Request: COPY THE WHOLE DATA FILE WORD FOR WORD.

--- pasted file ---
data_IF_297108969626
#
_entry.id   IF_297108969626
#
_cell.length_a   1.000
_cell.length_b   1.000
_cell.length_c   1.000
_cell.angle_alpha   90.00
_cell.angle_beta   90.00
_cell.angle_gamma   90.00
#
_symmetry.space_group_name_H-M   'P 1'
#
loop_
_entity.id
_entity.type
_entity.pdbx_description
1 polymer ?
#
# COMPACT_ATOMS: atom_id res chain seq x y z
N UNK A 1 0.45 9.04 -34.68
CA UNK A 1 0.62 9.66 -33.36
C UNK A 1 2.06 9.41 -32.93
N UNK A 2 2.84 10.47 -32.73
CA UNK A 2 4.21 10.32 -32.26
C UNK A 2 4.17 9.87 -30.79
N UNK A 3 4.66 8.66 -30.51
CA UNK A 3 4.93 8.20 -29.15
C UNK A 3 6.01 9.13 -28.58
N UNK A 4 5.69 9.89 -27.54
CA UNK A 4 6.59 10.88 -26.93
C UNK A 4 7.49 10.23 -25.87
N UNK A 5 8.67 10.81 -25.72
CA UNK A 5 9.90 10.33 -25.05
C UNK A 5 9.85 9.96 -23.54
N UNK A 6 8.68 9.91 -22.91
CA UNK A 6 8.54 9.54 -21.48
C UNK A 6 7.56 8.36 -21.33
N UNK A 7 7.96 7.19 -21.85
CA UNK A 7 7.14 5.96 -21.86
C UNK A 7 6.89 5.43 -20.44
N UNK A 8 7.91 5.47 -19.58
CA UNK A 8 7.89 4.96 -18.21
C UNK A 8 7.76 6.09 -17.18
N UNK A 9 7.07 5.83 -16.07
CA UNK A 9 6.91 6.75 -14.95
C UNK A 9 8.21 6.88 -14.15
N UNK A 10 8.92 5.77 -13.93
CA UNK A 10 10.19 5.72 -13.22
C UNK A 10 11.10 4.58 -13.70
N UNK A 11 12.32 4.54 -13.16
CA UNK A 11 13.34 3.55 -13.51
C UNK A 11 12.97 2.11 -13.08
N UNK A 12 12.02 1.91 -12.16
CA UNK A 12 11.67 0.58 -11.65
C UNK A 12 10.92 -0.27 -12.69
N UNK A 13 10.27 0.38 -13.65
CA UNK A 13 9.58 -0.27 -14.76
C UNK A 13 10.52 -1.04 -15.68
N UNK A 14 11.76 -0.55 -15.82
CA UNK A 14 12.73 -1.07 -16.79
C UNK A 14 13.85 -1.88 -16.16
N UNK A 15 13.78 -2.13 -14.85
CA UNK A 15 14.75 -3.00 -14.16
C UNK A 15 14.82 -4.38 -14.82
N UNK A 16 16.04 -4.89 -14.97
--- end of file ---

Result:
data_IF_297108969626
#
_entry.id   IF_297108969626
#
_cell.length_a   1.000
_cell.length_b   1.000
_cell.length_c   1.000
_cell.angle_alpha   90.00
_cell.angle_beta   90.00
_cell.angle_gamma   90.00
#
_symmetry.space_group_name_H-M   'P 1'
#
loop_
_entity.id
_entity.type
_entity.pdbx_description
1 polymer ?
#
# COMPACT_ATOMS: atom_id res chain seq x y z
N UNK A 1 0.45 9.04 -34.68
CA UNK A 1 0.62 9.66 -33.36
C UNK A 1 2.06 9.41 -32.93
N UNK A 2 2.84 10.47 -32.73
CA UNK A 2 4.21 10.32 -32.26
C UNK A 2 4.17 9.87 -30.79
N UNK A 3 4.66 8.66 -30.51
CA UNK A 3 4.93 8.20 -29.15
C UNK A 3 6.01 9.13 -28.58
N UNK A 4 5.69 9.89 -27.54
CA UNK A 4 6.59 10.88 -26.93
C UNK A 4 7.49 10.23 -25.87
N UNK A 5 8.67 10.81 -25.72
CA UNK A 5 9.90 10.33 -25.05
C UNK A 5 9.85 9.96 -23.54
N UNK A 6 8.68 9.91 -22.91
CA UNK A 6 8.54 9.54 -21.48
C UNK A 6 7.56 8.36 -21.33
N UNK A 7 7.96 7.19 -21.85
CA UNK A 7 7.14 5.96 -21.86
C UNK A 7 6.89 5.43 -20.44
N UNK A 8 7.91 5.47 -19.58
CA UNK A 8 7.89 4.96 -18.21
C UNK A 8 7.76 6.09 -17.18
N UNK A 9 7.07 5.83 -16.07
CA UNK A 9 6.91 6.75 -14.95
C UNK A 9 8.21 6.88 -14.15
N UNK A 10 8.92 5.77 -13.93
CA UNK A 10 10.19 5.72 -13.22
C UNK A 10 11.10 4.58 -13.70
N UNK A 11 12.32 4.54 -13.16
CA UNK A 11 13.34 3.55 -13.51
C UNK A 11 12.97 2.11 -13.08
N UNK A 12 12.02 1.91 -12.16
CA UNK A 12 11.67 0.58 -11.65
C UNK A 12 10.92 -0.27 -12.69
N UNK A 13 10.27 0.38 -13.65
CA UNK A 13 9.58 -0.27 -14.76
C UNK A 13 10.52 -1.04 -15.68
N UNK A 14 11.76 -0.55 -15.82
CA UNK A 14 12.73 -1.07 -16.79
C UNK A 14 13.85 -1.88 -16.16
N UNK A 15 13.78 -2.13 -14.85
CA UNK A 15 14.75 -3.00 -14.16
C UNK A 15 14.82 -4.38 -14.82
N UNK A 16 16.04 -4.89 -14.97